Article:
Rio de Janeiro

Solange Escosteguy, Liberdade (Freedom), 2019, acrylic on canvas, 39 3⁄8 × 39 3⁄8".

Solange Escosteguy, Liberdade (Freedom), 2019, acrylic on canvas, 39 3⁄8 × 39 3⁄8".

Solange Escosteguy

Portas Vilaseca Galeria

Solange Escosteguy’s artistic trajectory began with her participation in the seminal exhibition “Nova objetividade brasileira” (New Brazilian Objectivity) at Rio de Janeiro’s Museu de Arte Moderna in 1967. In the exhibition catalogue, the show’s main organizer, the artist Hélio Oiticica, described Brazilian avant-garde art as characterized by, among other things, the participation of the viewer, the tendency for the object to negate and supersede the frame of the easel, the adoption of collective propositions, and new formulations of the concept of antiart. In considering the work of Escosteguy, it is important to remember that Oiticica differentiated the New Objectivity, which he called the “typical state of current Brazilian art,” from the “two main currents of today: Pop and Op, and also from those connected to them: Nouveau Réalisme and Primary Structures (Hard Edge).” If the language of Pop art was nevertheless evident in the oeuvres of various Brazilian artists, including Escosteguy, the content of their work was very different from that of American and English practitioners. The violence and censorship that characterized the dictatorship that had begun in 1964 were inescapable facts in Brazil, with its extremely unequal society and semi-industrial economy. The developmentalist utopia envisioned in the 1950s had become an ever-more-distant dream. Artists such as Escosteguy could not avoid dealing with these conditions.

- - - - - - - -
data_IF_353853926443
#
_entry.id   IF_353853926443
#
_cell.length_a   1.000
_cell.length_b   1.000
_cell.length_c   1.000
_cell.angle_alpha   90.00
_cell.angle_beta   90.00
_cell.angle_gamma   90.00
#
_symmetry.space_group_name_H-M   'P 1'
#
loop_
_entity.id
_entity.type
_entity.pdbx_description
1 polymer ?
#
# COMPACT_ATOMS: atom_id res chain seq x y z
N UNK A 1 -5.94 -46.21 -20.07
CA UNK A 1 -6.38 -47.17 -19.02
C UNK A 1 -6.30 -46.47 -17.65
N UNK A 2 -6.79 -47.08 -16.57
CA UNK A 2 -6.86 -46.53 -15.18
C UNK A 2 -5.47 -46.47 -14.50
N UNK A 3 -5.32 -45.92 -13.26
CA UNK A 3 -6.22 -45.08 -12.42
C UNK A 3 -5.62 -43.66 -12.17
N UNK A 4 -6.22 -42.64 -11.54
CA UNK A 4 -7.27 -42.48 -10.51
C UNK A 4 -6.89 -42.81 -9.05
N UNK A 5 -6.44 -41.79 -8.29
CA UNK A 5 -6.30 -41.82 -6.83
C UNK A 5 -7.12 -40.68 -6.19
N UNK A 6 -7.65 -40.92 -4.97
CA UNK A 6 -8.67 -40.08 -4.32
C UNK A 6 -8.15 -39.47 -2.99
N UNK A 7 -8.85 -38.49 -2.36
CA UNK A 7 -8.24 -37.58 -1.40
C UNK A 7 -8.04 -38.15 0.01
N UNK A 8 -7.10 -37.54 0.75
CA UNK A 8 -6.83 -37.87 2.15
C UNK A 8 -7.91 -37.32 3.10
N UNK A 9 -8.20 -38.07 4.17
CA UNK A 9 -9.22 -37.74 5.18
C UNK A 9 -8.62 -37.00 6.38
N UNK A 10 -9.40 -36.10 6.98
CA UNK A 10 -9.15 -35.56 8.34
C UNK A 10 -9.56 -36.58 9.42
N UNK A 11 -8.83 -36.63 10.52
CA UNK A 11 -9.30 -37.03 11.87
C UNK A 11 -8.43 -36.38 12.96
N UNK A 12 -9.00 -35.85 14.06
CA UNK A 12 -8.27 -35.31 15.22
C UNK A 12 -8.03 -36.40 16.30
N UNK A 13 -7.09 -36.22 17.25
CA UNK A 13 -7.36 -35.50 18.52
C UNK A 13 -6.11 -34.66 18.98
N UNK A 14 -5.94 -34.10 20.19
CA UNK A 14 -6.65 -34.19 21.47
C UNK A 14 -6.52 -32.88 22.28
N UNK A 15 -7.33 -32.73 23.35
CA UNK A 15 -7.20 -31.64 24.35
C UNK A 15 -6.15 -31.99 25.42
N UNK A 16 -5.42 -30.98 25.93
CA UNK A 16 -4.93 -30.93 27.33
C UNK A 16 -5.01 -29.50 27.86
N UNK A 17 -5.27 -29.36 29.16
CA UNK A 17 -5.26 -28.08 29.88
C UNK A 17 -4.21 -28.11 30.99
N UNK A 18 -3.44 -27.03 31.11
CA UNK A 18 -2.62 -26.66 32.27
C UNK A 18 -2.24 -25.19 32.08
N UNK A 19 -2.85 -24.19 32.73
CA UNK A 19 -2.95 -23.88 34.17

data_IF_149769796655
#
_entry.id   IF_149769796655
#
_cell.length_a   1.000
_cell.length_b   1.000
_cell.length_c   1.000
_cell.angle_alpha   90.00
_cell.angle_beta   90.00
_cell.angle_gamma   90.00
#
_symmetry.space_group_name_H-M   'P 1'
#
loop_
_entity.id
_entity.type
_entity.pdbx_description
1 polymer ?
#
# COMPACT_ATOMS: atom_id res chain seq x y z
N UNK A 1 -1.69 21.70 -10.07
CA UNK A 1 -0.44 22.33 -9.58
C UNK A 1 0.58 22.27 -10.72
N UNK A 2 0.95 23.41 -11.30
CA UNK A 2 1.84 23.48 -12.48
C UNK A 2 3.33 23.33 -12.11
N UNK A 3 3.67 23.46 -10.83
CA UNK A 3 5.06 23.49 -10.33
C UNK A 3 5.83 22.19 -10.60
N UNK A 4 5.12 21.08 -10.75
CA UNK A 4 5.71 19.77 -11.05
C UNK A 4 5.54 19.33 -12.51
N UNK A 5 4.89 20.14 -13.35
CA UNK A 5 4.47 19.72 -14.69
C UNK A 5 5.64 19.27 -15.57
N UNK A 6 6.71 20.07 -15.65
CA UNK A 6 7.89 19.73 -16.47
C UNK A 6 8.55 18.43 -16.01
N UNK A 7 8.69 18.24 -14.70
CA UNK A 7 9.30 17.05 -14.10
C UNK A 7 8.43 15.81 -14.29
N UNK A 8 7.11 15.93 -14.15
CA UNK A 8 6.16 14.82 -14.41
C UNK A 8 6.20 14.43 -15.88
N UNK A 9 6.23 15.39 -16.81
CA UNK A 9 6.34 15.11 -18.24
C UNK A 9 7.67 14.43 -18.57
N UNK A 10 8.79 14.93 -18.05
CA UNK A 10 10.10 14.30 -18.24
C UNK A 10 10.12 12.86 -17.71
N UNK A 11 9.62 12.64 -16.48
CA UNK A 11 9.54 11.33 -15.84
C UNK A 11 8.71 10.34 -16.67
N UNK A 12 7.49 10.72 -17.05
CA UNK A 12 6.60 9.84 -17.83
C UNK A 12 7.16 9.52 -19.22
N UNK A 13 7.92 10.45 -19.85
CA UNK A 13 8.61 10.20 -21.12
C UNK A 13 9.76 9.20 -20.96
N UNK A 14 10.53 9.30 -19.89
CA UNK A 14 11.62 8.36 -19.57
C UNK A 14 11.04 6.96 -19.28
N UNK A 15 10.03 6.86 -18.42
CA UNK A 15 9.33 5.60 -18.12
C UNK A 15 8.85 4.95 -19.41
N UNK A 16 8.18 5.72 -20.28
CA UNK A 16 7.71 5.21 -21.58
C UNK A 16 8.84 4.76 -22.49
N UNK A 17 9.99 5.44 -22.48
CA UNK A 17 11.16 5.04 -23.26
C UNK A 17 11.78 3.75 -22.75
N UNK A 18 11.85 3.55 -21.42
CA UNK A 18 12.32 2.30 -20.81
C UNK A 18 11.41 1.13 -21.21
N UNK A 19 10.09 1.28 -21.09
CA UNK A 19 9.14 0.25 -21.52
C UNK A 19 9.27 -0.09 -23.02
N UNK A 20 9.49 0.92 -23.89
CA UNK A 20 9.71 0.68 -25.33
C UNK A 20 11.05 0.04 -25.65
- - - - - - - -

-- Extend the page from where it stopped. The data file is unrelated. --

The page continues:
Escosteguy’s most recent exhibition, curated by Raphael Fonseca, offered an excellent opportunity to evaluate the unique version of Pop that emerged in Brazil. Her “Anticaixa” (Antibox) series, 1965–89, represented here by two works from 1989 and one from 1973, features interlocking wooden objects with canvas and acrylic paint applied to them, indicating a meeting of painting and sculpture but also exploring the relationship between visual arts and fashion, another of the artist’s areas of interest. But recent paintings such as Liberdade (Freedom), 2019—which lent its title to the exhibition—make a more explicit connection to her political roots. The canvas brings to mind a poster or commercial graphic design. Between two orthogonally placed monochromatic strips appears a third, yellow one, like a beam of light, within which the word LIBERDADE appears broken and the letters DADE are flipped. Just as in the 1960s, this meeting of Pop and politics is informed by exceptional conditions: 2019 was the year Brazil elected a right-wing president who has spoken nostalgically of the “glorious” period of the dictatorship.

In terms of visual impact, a relationship between Escosteguy’s works and Brazil’s urban environment was likewise evident. Recent paintings bearing such legends as AH; PAZ (peace); and SORRIA (smile) have a graphic punch that recalls protest banners and traffic signs. The city is symbolically invoked as a space for political discourse critical of the status quo. Perhaps thanks to the heritage of visual poetry that was also seemingly important in the artist’s development, a focus on the isolated word draws attention to its importance. In Abismo (Abyss), 2019, a sinuously curving arrow points vertically down to the inscription of the work’s title. This winding path to the bottom might be an allegory of a Brazil where the Ministry of Culture was dismantled last year. Oiticica’s observation in the 1967 catalogue that artists should “address this world with a genuinely transformative will and way of thinking, on the ethical-political-social planes” remains relevant in Escosteguy’s work.

Translated from Portuguese by Clifford E. Landers